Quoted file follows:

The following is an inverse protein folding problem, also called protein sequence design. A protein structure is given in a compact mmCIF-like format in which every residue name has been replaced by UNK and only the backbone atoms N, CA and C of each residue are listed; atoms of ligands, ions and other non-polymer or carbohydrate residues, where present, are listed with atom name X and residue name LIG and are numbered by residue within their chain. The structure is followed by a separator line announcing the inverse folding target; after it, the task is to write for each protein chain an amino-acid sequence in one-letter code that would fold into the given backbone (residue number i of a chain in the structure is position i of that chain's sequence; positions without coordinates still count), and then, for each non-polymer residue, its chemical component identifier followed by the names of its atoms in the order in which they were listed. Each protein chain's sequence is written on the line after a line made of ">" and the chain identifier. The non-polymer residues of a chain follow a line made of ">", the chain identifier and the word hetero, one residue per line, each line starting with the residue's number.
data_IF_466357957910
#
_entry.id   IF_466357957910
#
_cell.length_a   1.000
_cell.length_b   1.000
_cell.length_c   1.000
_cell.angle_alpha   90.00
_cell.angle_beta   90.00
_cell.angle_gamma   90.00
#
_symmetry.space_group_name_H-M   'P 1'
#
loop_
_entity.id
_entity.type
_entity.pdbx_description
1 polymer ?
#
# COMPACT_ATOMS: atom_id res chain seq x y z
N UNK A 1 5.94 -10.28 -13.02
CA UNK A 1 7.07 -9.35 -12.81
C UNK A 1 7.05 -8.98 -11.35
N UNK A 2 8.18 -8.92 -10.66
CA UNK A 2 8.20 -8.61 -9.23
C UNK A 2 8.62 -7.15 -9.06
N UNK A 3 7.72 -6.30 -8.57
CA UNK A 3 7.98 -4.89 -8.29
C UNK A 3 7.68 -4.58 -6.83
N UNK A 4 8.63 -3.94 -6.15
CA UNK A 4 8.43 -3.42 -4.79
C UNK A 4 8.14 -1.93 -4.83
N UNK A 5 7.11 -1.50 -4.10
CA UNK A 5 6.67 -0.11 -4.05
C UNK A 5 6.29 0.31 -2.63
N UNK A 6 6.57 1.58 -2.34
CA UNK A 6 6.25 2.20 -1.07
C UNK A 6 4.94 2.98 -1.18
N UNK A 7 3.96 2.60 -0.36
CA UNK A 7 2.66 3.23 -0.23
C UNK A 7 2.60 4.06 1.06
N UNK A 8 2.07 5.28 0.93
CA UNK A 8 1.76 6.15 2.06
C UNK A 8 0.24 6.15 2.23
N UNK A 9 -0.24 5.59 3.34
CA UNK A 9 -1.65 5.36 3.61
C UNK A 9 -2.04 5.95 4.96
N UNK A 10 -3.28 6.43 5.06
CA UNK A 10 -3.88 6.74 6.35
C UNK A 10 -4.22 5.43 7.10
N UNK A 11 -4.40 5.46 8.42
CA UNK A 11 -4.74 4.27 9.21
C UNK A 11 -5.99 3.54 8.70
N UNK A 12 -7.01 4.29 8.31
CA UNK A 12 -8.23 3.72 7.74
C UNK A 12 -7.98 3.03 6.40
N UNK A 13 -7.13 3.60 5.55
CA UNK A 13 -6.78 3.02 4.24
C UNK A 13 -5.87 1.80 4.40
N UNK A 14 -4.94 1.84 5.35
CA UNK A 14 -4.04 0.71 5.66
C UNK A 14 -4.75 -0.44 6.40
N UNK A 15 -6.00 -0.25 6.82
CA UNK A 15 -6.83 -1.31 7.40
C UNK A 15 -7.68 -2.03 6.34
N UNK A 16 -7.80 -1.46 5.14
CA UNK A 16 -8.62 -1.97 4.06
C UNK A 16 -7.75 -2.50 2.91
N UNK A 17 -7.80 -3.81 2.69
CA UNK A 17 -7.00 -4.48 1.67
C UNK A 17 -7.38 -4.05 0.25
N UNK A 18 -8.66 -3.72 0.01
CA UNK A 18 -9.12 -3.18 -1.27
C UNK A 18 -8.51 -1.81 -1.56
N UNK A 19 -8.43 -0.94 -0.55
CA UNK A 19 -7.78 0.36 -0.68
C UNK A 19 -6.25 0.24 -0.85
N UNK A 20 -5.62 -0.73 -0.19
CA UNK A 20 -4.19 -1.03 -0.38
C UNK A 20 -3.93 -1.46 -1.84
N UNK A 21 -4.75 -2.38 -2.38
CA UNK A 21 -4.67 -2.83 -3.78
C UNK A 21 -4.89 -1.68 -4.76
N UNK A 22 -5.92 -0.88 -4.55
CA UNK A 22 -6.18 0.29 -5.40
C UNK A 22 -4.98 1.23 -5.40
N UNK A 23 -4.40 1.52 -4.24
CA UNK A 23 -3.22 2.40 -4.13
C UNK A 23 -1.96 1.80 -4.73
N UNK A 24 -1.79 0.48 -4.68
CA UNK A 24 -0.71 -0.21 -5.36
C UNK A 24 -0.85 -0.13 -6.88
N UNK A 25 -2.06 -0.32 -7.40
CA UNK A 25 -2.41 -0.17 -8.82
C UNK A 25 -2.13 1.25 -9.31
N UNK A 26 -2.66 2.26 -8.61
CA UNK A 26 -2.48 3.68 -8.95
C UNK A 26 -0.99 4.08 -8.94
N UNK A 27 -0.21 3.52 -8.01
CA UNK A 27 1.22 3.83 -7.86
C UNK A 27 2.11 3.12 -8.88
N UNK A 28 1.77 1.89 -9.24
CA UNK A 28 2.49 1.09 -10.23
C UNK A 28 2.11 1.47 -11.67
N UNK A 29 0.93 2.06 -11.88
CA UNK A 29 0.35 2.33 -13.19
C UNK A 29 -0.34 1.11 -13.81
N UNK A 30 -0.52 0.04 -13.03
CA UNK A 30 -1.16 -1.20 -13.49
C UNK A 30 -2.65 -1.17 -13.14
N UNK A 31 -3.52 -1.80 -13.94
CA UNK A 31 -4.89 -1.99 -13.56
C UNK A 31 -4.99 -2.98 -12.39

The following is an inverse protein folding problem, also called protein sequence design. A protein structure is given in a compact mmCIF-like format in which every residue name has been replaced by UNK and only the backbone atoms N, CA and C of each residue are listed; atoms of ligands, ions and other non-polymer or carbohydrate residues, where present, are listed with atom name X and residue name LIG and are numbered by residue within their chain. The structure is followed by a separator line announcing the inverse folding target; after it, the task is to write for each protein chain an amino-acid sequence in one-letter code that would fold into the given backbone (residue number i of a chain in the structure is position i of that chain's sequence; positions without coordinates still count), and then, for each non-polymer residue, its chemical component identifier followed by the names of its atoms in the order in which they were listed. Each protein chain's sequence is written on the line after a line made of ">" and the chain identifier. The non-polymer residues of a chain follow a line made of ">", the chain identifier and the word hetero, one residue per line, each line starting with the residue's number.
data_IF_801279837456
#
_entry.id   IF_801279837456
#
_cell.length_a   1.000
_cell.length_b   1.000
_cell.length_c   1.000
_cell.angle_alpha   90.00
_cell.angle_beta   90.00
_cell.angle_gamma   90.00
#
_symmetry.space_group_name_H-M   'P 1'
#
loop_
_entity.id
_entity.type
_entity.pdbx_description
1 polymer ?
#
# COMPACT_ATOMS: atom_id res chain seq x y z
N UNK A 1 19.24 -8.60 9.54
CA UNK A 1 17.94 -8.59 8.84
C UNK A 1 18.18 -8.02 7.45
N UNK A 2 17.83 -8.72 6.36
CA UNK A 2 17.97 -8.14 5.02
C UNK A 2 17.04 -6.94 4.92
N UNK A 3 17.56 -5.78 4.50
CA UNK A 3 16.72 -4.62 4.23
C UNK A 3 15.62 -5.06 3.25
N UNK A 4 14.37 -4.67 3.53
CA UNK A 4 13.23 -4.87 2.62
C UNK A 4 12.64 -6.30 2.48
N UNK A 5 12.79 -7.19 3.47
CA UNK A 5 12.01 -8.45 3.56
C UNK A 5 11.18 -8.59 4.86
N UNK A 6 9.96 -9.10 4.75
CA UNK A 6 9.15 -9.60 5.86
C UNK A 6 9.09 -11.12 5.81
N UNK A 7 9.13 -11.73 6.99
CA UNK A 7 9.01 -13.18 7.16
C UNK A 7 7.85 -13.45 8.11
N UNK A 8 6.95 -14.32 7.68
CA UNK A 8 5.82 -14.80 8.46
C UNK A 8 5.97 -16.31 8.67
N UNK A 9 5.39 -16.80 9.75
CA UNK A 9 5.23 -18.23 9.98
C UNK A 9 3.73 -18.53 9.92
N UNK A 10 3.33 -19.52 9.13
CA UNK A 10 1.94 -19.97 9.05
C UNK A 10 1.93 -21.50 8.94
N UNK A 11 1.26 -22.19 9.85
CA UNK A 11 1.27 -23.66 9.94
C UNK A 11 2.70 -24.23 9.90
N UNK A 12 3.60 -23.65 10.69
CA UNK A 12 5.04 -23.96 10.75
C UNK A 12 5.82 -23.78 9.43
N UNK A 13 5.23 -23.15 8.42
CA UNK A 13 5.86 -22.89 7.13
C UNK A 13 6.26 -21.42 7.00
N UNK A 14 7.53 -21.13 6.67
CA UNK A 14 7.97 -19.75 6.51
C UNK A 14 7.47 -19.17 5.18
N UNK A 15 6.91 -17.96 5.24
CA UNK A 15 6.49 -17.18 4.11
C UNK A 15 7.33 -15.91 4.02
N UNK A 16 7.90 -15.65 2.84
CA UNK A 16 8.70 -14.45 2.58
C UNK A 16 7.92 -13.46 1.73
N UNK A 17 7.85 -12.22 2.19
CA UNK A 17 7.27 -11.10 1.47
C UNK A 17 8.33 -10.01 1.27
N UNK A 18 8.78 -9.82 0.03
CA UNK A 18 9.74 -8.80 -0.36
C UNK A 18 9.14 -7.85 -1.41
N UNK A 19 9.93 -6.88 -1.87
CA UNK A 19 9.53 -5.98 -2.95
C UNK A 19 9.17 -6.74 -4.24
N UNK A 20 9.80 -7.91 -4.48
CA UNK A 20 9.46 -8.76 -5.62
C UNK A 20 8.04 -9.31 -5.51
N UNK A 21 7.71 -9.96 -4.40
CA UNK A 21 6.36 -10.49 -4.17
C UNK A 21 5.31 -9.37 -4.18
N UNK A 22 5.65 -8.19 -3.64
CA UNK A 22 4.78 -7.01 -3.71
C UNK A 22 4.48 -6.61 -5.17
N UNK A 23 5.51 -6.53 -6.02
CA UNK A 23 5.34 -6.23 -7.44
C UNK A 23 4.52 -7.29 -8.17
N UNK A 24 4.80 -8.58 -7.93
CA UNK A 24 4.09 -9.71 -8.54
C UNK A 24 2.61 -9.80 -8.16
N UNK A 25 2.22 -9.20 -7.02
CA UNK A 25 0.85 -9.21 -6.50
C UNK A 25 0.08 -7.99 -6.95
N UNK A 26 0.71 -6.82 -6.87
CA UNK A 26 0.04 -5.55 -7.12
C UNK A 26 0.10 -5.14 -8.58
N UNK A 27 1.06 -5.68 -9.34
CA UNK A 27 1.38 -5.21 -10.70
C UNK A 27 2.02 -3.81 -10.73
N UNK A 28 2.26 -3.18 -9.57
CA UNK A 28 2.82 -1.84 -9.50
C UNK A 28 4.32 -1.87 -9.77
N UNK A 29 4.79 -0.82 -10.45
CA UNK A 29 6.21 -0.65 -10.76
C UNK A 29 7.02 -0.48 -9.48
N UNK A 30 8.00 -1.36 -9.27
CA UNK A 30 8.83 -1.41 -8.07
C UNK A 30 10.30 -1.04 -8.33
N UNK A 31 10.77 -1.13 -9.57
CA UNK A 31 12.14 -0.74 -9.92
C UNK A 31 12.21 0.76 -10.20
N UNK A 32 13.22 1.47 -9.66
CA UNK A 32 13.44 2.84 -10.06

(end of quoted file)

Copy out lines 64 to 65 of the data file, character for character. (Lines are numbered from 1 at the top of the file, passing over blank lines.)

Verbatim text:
N UNK A 15 -6.00 -0.25 6.82
CA UNK A 15 -6.83 -1.31 7.40